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World Bank approves $100m project to support Jordan’s education sector amid COVID-19

By JT - Jun 30,2020 - Last updated at Jun 30,2020

AMMAN — The World Bank (WB) on Tuesday approved a $100-million project to support the Jordanian government's efforts in addressing educational challenges resulting from the COVID-19 pandemic and expanding access to pre-primary education, while reforming student assessment, including transitioning to competency-based digital Tawjihi (general secondary education certificate examination).

The new project represents additional financing to the $200-million Education Reform Support Programme, approved back in December 2017, which aimed to expand access to early childhood education and improve student assessment and teaching and learning conditions for Jordanian children and Syrian refugee children, the Jordan News Agency, Petra, reported.

“The World Bank is committed to supporting Jordan to address the multi-faceted impact of the COVID-19 outbreak, including a potential loss for today’s students of 0.6 years of schooling adjusted for quality,” said Saroj Kumar Jha, the World Bank Mashreq regional director.

“The World Bank has already mobilised technical and financial resources to help Jordan strengthen its health sector response and provide emergency cash transfers to poor households who have lost their source of income. This additional financing constitutes a further investment in human capital to allow Jordan to accelerate learning by building a more equitable and resilient post-COVID education system,” he said.

The additional financing will support the government’s aim to enrol all five-year-old children in Jordan in school beginning with the academic year 2020-2021. The project will also support additional interventions to respond to the COVID-19 pandemic, in particular, to ensure the sustainability of distance learning innovations that were introduced as a response to school closures and to guarantee minimum health and safety standards that would provide for a safe return to school, Petra reported.

“Historically, Jordan has made great progress in increasing access to education and gender parity and over the past few years the government has been focusing on improving education quality and further expanding education infrastructure to accommodate for the increased number of students due to the Syrian refugee crisis, and as part of its commitment to leaving no one behind,” said Minister of Planning and International Cooperation Wissam Rabadi.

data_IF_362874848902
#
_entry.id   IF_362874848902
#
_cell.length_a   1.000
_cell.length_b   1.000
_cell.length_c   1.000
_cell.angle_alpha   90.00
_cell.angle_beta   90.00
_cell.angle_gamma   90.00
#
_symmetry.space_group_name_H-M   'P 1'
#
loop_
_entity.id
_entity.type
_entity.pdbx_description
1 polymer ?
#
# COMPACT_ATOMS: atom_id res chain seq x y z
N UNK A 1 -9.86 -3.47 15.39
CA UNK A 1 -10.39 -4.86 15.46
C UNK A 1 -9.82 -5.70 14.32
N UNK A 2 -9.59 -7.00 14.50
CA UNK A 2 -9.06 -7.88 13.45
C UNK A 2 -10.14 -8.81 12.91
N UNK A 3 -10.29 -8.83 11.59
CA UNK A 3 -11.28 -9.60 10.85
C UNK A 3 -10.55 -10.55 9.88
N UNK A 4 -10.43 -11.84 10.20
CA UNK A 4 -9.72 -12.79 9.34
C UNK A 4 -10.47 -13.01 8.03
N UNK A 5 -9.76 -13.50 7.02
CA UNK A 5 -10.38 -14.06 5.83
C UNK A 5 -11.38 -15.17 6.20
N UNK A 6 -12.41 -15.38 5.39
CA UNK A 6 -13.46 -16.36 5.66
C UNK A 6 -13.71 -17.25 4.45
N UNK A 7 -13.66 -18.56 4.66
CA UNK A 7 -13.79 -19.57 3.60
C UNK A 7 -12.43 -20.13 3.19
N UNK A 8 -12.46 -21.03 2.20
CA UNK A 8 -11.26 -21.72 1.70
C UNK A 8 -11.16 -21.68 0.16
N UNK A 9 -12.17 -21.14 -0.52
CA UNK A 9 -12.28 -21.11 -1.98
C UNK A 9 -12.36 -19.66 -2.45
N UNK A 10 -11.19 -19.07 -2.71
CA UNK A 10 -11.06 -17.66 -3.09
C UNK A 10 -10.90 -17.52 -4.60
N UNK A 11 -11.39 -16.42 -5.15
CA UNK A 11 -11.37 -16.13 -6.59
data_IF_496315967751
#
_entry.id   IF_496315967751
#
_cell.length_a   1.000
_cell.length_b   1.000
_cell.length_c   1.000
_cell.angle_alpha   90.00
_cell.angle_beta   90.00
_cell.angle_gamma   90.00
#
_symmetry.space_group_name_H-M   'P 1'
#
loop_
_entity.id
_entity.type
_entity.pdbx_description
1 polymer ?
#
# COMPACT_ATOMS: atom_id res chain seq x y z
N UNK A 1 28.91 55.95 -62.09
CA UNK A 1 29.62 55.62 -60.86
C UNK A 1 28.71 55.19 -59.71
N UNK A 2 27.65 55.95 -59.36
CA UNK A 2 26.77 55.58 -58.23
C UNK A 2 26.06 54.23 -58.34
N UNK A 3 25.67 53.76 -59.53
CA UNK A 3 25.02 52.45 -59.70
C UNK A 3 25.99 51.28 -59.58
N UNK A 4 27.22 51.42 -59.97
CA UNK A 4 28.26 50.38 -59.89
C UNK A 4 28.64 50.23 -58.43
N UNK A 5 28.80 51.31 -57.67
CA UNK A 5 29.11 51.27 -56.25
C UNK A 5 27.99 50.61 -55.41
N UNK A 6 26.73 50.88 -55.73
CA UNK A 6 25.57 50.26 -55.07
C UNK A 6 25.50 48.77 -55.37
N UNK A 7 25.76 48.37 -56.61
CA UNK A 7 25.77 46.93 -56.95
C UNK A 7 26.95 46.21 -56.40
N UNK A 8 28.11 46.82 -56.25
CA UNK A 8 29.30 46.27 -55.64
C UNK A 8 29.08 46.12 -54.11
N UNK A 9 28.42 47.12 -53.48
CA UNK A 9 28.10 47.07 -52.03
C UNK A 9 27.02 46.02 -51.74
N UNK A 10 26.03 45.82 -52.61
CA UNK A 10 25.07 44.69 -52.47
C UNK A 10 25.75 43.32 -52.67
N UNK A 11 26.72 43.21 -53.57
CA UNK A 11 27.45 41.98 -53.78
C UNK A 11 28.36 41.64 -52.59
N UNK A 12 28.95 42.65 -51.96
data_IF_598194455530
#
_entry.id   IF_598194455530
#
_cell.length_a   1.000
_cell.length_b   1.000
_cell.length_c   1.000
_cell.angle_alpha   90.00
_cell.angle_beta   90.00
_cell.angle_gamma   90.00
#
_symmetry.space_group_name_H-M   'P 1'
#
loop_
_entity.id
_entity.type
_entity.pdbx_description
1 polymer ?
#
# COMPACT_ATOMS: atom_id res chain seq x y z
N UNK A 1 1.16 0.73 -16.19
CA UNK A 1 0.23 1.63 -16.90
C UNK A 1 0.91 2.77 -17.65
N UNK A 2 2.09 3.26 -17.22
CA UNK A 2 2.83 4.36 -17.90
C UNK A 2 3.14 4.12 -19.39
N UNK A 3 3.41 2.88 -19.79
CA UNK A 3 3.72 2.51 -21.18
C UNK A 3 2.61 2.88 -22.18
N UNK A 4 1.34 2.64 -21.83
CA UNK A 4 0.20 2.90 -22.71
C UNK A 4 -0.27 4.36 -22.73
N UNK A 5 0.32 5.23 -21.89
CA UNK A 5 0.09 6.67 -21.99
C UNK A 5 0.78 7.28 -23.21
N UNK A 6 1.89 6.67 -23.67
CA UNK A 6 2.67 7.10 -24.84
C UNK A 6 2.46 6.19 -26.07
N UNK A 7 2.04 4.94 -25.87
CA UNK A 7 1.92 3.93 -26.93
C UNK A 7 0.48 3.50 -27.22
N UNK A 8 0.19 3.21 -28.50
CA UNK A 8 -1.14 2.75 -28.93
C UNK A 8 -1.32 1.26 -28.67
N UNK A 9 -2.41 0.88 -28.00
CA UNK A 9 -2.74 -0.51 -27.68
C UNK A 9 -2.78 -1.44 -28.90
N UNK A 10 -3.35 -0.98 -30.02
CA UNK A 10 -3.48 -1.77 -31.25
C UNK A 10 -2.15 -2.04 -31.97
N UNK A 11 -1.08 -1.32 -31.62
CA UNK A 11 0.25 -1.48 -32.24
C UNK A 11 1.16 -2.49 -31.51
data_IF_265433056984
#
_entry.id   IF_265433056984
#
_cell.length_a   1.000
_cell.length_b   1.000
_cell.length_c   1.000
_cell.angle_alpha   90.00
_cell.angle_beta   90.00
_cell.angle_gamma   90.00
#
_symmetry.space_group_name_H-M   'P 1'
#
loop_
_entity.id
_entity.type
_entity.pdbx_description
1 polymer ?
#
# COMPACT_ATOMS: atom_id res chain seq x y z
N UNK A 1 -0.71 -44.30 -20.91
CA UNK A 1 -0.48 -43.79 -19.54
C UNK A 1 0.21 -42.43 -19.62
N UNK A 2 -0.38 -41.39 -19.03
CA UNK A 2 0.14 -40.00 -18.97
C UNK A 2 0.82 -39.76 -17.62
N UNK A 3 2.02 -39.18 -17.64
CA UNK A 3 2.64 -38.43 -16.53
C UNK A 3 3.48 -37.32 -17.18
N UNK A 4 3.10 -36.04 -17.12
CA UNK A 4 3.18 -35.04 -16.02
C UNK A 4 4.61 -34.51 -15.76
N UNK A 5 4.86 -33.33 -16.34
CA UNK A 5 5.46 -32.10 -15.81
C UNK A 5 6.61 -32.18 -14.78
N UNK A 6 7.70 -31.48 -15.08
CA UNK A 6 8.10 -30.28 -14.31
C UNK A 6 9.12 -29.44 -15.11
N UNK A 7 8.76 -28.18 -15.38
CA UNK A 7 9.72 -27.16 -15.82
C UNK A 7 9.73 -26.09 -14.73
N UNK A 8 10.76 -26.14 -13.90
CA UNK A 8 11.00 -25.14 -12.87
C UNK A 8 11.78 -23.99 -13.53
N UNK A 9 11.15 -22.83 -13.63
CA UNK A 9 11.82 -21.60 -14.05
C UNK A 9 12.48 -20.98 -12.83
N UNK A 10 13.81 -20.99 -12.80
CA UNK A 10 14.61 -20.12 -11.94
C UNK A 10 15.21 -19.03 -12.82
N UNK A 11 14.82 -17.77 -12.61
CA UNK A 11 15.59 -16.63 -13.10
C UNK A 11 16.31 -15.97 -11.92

According to Rabadi, the government has intensified its efforts to strengthen distance learning and create a healthy and safe environment for students at the outset of the COVID-19 pandemic, while continuing to implement reforms to improve education quality and accessibility in the long-term.

“This additional financing comes at the right time to support the government’s efforts in response to COVID-19 and beyond,” he said.

With the advent of the COVID-19 pandemic and the resulting lockdown and school closures, the Ministry of Education responded “swiftly” by switching to distance education in the short term and planning for the medium term, as described in the ministry’s Education During Emergency Plan 2020/22 (EDEP). The EDEP is “fully aligned” with the international direction on preparing for and sustaining the safe reopening of schools, Petra said.

“The additional financing also builds on the results achieved to-date under the parent programme, designed to support the ministry’s overarching Education Strategic Plan 2018-2022 in coordination with several other development partners,” said World Bank Lead Economist and Team Leader Dina Abu-Ghaida.

“Results include support to improving teaching quality and the management of the education system in Jordan,” she noted.

The $100 million additional financing is co-financed by an $18.6-million contribution from the Global Concessional Financing Facility (GCFF). Launched in 2016, the GCFF provides concessional financing to middle-income countries hosting large numbers of refugees at rates usually reserved for the poorest countries.

This additional financing brings the World Bank Group’s total commitments to Jordan to $3.7 billion.

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